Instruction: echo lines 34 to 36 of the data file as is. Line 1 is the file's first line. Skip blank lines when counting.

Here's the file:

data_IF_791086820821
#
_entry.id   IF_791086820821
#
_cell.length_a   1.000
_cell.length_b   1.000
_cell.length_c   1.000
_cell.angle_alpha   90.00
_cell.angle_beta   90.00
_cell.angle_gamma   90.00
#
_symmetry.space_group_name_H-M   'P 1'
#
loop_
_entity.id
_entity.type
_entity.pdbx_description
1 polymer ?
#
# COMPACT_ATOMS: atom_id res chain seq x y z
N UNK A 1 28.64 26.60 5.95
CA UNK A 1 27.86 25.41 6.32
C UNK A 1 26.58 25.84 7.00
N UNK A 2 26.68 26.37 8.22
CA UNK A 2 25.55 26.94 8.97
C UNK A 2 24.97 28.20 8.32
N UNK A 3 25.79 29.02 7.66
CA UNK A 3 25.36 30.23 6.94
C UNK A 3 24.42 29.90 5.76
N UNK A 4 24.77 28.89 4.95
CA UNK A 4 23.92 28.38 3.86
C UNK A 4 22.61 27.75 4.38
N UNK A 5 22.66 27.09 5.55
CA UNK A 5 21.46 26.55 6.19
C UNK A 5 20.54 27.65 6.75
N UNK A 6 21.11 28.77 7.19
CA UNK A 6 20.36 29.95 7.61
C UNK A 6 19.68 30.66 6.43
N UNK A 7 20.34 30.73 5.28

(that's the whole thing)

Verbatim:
CA UNK A 5 21.46 26.55 6.19
C UNK A 5 20.54 27.65 6.75
N UNK A 6 21.11 28.77 7.19